However, smaller drops are suspended in air and can move much farther downstream. In addition, some respiratory drops evaporate during their transport. Note, such drops consist of 10.4% NaCl and 89.6% water [16] and so their evaporation processes continue until their diameters become about 30 to 20% of their original sizes [17]. These particles are called droplet nuclei, which are the most significant factors in transmitting disease from an infected person. Many numerical studies have been performed to evaluate the factors affecting drop evaporation. According to previous studies, evaporation rate depends on the differences between saturated vapor pressure of the drop surface and that of ambient vapor pressure, mass diffusion coefficient, and relative velocity between drop and surrounding air [18]. Of course, evaporation is also affected by ambient temperature and relative humidity [19]. The dependence of evaporation on temperature and relative humidity in different climates and different geographical areas lead to various respiratory drop transmission rates [20,21].
According to previous studies, airborne particles move further distances in higher relative humidity if air temperature is kept constant [22]. Also, an increase in temperature will lead to increase in evaporation rate, which causes respiratory drops to travel less distances (for constant environmental relative humidity). Ambient airflow can also affect respiratory particles directly. Some previous simulations have considered wind flow and examined its effects on drop transmission and thus social distancing [23,24]. They found that if wind blows in the respiratory process direction, the resulting particles transfer to much greater distances [25]. Therefore, air current can increase the number of people exposed to respiratory drops. In addition, high airflow velocity can cause turbulence and thus, more particle dispersion leading to an increase in chance of new infections. Besides, motion and temperature of human bodies also affect spread of respiratory drops [26]. Thus, in closed and crowded places, such as in airplane and in trains suitable air-conditioning is very crucial [27]. Another word, by designing proper ventilation, indoor air can be kept fresh such that particle dispersion can more easily be controlled [28].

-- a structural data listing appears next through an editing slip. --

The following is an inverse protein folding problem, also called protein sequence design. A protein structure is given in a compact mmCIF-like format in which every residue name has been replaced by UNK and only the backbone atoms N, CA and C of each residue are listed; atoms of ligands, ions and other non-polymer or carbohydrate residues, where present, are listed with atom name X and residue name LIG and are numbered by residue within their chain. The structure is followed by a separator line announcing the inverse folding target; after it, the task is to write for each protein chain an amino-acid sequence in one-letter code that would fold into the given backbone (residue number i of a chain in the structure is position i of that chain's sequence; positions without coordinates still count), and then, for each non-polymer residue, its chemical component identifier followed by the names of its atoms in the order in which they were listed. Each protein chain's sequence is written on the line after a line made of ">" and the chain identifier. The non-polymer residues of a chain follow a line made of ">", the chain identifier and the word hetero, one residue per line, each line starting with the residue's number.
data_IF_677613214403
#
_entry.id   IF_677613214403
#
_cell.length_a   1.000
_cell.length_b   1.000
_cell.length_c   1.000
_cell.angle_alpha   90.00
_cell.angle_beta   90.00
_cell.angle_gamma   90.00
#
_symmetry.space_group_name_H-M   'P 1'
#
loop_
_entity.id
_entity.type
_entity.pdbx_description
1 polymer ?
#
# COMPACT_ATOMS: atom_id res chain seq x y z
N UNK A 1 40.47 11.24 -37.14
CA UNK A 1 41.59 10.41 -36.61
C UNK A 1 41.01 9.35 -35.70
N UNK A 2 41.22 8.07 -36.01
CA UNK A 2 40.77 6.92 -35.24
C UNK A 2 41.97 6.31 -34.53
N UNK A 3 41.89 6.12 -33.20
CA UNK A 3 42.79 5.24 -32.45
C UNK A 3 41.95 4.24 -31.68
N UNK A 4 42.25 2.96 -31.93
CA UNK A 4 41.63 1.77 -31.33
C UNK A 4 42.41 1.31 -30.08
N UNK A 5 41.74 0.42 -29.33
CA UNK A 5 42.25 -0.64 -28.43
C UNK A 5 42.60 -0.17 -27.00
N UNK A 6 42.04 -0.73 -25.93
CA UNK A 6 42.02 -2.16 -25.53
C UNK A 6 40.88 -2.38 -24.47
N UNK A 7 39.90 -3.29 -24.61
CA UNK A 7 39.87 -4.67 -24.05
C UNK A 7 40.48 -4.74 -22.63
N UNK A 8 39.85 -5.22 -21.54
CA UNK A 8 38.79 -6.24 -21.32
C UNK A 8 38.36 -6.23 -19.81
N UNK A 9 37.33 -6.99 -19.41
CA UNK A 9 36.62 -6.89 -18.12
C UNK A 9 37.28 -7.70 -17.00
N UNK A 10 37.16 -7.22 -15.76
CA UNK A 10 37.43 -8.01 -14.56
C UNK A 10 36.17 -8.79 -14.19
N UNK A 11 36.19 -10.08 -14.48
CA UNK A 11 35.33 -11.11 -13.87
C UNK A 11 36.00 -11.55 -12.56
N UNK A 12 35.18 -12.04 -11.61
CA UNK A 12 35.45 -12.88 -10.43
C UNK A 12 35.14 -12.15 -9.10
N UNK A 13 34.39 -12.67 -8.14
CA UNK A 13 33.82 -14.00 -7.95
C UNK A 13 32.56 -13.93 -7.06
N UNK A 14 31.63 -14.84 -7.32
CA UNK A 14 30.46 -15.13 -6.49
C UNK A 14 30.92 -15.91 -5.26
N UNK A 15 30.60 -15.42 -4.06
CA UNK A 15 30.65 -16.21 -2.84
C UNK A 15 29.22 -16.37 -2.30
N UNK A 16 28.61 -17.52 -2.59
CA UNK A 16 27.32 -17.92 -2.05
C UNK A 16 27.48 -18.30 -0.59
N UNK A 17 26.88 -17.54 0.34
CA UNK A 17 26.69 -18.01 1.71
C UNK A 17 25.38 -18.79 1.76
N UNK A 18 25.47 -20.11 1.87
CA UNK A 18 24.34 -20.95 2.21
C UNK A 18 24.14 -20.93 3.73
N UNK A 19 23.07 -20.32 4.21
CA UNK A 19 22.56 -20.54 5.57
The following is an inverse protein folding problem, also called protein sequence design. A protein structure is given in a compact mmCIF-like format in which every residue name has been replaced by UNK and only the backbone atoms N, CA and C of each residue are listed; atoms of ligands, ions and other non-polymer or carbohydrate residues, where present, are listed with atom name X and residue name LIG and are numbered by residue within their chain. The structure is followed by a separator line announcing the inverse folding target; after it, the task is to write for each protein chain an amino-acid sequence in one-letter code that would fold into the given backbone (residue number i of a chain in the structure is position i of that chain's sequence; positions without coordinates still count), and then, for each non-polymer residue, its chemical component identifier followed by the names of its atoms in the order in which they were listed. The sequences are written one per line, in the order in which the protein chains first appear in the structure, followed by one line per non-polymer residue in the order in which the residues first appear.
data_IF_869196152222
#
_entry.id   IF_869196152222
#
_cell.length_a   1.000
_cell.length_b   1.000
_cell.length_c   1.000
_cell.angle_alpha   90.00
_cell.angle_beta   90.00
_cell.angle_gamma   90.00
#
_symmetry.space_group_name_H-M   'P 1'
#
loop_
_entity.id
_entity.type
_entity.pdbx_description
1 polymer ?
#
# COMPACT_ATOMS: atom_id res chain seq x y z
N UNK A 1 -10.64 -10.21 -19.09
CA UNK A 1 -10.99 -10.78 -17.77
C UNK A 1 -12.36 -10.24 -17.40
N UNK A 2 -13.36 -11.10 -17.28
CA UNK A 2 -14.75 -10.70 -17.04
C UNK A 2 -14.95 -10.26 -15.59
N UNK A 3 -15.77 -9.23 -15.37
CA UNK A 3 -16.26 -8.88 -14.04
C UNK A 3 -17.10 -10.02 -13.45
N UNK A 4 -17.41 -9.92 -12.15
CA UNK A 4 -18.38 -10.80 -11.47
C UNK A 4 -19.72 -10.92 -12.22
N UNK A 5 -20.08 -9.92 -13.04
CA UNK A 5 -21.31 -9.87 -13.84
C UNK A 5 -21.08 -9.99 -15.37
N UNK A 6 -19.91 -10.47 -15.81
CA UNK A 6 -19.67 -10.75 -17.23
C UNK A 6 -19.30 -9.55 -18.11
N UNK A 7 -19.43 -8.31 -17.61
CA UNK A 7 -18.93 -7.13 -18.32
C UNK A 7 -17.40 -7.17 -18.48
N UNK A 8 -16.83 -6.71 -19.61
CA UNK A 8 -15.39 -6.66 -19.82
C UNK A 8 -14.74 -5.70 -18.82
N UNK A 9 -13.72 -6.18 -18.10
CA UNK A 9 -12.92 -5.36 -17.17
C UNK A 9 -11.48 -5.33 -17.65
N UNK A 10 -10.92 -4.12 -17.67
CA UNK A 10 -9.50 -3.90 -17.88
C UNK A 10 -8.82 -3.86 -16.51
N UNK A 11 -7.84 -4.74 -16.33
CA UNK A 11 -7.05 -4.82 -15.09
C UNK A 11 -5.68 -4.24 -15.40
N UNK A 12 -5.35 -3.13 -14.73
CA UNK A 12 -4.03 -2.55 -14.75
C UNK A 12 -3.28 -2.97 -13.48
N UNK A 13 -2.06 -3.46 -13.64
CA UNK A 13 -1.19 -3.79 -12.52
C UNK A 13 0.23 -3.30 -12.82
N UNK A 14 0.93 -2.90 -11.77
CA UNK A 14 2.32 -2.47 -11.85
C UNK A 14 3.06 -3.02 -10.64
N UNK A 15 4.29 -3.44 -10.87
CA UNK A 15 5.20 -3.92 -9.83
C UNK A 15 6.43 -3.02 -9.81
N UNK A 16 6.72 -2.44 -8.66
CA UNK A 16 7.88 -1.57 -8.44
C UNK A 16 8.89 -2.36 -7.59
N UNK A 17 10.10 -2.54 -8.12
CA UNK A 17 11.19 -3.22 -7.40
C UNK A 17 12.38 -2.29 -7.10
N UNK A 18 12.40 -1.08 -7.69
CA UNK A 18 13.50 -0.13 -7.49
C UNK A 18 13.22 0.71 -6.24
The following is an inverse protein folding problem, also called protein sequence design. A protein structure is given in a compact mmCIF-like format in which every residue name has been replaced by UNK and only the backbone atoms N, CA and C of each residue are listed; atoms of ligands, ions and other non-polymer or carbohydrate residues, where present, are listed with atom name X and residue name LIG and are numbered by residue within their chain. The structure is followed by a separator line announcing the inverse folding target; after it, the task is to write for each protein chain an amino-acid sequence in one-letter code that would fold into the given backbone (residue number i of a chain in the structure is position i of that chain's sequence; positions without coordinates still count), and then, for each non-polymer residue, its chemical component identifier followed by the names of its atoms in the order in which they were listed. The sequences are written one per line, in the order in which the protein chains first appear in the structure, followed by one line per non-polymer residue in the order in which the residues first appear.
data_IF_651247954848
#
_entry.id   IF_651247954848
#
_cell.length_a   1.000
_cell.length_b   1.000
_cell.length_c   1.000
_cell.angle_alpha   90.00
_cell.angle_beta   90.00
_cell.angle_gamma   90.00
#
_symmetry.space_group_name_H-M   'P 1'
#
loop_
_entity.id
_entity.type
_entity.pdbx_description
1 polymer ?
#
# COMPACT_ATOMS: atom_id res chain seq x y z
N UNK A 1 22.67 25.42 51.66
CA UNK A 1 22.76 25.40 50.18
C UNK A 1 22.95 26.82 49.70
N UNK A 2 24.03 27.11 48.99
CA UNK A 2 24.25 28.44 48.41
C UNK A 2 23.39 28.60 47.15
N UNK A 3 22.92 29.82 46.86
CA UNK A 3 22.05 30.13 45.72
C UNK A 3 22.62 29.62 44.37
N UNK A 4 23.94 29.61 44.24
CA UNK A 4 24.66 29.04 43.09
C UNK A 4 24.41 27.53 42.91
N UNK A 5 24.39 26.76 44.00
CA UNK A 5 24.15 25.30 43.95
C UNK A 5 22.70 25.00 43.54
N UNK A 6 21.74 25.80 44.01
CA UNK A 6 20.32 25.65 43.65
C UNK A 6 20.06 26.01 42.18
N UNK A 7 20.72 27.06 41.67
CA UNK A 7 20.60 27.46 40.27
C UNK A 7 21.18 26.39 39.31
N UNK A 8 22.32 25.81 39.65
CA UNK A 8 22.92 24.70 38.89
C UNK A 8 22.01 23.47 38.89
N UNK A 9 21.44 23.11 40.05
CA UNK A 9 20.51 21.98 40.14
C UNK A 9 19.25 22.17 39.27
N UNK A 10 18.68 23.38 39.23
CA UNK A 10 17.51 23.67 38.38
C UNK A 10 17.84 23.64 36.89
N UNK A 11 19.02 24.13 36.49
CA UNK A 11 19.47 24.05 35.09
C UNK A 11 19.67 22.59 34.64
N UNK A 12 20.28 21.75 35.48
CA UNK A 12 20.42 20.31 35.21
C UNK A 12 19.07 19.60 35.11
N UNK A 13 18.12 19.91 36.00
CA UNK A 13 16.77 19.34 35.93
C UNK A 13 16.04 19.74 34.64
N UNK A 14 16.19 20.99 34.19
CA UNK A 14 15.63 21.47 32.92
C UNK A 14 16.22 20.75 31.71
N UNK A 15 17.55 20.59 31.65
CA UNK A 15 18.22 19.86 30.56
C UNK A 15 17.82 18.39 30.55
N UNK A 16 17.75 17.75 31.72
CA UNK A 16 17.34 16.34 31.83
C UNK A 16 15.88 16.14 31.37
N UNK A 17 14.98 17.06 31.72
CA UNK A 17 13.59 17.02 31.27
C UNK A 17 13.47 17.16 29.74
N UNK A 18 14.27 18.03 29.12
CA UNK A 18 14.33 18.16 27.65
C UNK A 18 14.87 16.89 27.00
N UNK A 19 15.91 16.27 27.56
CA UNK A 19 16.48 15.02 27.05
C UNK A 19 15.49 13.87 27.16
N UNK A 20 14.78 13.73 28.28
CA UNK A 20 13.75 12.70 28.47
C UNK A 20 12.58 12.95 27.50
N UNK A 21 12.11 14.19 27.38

Future Outlook

So far, many numerical studies have been performed on respiratory processes and some features of respiratory events have been almost entirely investigated. For instance, factors affecting formation of drops, such as Kelvin-Helmholtz/Rayleigh-Taylor/ Rayleigh-Plateau instabilities, secondary drop breakup, and viscoelasticity of mucus and saliva in their breakup, factors affecting the number of particles such as gender and age, factors affecting drop displacement and dispersion, such as air temperature, airflow, ventilation system, relative humidity, and impact of facemasks have been previously studied. However, some problems such as effects of vocal loudness, distribution of respiratory drops related to healthy and infected individuals, importance of atmospheric stability in drop dispersion, transmission of drops during days or nights and their effects on social distances, factors affecting deposition of respiratory drops during cleaning and laboratory activities, and repetitive sneezing/coughing have not received enough attention. So, several related projects can still be proposed.